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How Exercise Can Help with Depression and Anxiety

February 28, 2020

Besides putting you in a better mood afterward, exercise can help alleviate the effects of depression and anxiety. Working out often is celebrated for its ability to physically transform the body, but it also has an abundance of benefits for the mind. While those experiencing the symptoms of anxiety or depression always should seek advice from a mental health professional, people everywhere might just have one more reason to hit the gym or put on their walking shoes. 

A Positive Relationship

First off, while anxiety and depression often can leave people feeling isolated, it’s important to remember you are not alone. Anxiety is the most common mental illness in the U.S. and affects approximately 40 million adults every year, according to the Anxiety and Depression Association of America (ADAA). That’s more than 18 percent of the country’s population. The ADAA estimated in 2014 that more than 15.5 million adults in the U.S. — or 6.7 percent of the population — experienced at least one major depressive episode in the previous year. 

Research has shown that, in many cases, exercise can be a vital part of treatment. Why? When you exercise, your body releases endorphins. By interacting with pain receptors in the brain, endorphins can create a reduced perception of pain. Also known as “runner’s high,” this feeling generally allows for a more positive outlook on life and helps reduce the symptoms of mental illness. 

More than Your Mood

Exercise doesn’t just enhance your mood, but also can boost your self-esteem and self-confidence. Through staying physically active, you not only keep your body healthier, but you also tend to feel better about the way you look. Plus, by better coping with depression and anxiety, people may find themselves feeling more socially active. This creates a positive cycle. The more social you are, the more comfortable you may feel opening up to others.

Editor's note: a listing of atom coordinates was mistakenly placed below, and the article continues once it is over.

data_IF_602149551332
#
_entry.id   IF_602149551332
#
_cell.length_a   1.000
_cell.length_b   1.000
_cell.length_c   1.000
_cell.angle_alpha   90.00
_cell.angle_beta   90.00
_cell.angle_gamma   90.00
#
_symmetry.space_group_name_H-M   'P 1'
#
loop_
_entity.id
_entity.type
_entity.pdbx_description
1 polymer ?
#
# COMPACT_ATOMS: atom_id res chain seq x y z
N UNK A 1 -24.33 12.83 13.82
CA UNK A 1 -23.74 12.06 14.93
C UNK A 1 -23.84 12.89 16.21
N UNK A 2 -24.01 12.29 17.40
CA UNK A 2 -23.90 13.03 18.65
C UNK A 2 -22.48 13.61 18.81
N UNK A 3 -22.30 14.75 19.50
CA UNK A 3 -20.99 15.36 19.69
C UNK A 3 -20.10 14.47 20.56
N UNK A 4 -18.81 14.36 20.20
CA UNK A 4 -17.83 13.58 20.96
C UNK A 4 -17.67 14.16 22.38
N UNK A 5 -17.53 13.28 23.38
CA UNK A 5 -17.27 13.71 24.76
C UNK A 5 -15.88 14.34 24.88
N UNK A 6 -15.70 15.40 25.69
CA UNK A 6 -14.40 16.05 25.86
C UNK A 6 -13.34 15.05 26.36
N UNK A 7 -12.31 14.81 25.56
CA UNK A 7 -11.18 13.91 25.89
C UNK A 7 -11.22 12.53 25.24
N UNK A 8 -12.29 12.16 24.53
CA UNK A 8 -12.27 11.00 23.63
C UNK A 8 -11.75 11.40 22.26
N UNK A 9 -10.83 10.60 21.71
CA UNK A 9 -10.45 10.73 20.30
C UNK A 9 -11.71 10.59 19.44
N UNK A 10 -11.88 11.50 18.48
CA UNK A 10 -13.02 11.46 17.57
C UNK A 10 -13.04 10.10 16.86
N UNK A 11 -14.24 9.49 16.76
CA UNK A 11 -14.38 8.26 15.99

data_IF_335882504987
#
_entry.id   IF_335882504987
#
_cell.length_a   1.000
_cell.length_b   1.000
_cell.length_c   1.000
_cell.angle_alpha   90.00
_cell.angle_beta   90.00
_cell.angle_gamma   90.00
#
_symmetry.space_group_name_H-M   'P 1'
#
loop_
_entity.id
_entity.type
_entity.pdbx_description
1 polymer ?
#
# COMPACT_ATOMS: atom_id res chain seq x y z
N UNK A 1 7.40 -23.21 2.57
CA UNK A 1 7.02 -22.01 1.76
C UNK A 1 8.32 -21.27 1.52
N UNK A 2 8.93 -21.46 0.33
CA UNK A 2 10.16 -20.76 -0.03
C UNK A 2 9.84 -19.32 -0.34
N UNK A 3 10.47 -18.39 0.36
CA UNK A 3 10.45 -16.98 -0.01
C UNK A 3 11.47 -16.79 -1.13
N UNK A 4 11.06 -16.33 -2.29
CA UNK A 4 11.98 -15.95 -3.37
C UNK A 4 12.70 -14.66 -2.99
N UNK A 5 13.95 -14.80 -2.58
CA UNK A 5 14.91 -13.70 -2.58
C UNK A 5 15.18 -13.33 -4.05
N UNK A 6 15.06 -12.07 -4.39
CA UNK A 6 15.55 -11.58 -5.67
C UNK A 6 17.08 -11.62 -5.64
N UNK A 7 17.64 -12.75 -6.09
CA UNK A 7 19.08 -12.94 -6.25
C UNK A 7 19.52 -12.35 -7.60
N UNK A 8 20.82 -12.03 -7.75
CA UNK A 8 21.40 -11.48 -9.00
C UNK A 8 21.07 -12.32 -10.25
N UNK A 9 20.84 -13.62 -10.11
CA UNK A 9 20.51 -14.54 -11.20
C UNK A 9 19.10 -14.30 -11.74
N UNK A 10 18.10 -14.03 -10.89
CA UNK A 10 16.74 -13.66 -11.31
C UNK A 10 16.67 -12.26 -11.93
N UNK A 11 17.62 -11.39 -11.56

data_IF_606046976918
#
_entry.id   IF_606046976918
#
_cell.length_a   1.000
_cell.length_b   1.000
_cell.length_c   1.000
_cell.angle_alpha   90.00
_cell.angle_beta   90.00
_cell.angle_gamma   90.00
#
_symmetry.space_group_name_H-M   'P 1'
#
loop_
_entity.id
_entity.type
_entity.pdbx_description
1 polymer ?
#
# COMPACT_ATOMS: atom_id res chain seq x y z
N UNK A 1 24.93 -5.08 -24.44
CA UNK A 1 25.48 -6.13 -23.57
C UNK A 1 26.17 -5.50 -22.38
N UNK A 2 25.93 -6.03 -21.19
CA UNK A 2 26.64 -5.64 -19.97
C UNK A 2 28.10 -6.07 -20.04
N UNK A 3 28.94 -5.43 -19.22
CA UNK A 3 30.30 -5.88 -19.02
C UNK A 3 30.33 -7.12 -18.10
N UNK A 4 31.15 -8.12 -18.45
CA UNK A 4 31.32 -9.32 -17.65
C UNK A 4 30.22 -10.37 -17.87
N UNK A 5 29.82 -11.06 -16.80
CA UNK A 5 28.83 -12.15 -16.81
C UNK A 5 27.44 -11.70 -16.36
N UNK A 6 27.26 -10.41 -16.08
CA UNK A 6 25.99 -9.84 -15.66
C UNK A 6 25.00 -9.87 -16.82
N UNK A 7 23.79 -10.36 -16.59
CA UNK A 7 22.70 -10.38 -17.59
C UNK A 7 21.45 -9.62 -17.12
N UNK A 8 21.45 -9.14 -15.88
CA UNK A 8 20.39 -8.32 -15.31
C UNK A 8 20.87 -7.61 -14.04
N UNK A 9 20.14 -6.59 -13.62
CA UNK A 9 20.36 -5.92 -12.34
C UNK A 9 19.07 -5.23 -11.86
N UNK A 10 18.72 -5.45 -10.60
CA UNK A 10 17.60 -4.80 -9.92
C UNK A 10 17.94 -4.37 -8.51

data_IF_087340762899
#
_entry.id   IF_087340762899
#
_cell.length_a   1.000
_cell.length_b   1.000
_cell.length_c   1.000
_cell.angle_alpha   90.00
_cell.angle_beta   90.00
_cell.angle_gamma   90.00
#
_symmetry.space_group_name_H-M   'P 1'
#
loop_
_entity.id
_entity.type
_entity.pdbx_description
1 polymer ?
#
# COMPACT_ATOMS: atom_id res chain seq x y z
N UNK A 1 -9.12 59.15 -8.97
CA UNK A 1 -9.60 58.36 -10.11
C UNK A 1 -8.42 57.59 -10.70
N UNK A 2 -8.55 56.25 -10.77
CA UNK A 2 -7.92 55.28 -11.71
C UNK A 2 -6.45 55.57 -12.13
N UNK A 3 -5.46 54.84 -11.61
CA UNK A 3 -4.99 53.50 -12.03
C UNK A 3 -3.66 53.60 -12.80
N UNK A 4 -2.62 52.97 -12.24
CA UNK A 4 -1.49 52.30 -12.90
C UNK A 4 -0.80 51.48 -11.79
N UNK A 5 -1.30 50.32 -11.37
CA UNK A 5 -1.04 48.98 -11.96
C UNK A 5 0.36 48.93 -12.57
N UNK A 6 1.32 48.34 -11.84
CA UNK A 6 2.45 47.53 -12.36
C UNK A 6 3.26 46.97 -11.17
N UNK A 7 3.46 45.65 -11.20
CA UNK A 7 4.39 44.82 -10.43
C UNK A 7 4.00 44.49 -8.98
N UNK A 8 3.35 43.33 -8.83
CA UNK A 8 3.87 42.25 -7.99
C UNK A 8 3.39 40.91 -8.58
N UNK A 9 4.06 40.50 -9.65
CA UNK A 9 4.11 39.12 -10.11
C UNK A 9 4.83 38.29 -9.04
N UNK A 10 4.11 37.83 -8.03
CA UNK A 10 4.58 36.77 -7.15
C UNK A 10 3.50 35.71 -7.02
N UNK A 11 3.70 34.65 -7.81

The correlation between stress and mental illness is strong. High-stressed people are simply at an increased risk for feeling anxious or sad. Fortunately, exercising is an excellent method for tackling stress. When you’re working your body, you’re forced to focus on the present moment, instead of worrying about the past or future. 

Exercise Comes in Many Forms

When people hear the word “exercise,” they often assume they have to go out for a run. There are many forms of exercise though, including workouts that don’t require you to head to the gym or even leave your home.

Here are a few ideas to get you started: 

  • Walk outside for 30 minutes or more. During bad weather, walk around the local mall or indoor track instead.

  • Practice yoga at a local studio or through an at-home video.

  • After receiving guidance from a physical trainer, practice hitting a punching bag, using a battle rope or slamming some medicine balls. These exercises are especially good for those who have a lot of tension. 

  • Take a dance fitness class or just cha-cha along to a favorite dance video in your living room. 

  • Try picking up a new sport — such as tennis, beach volleyball, kickball or soccer — with friends or family.

  • Visit the nearest driving range and spend an hour hitting golf balls. If you do play a full round, consider walking the course instead of using a golf cart.

Learn More About the Orlando Health National Training Center

The Orlando Health National Training Center, on the campus of Orlando Health South Lake Hospital, provides comprehensive wellness programs, events and training services to support our community and athletes in their achievement for health and performance excellence.

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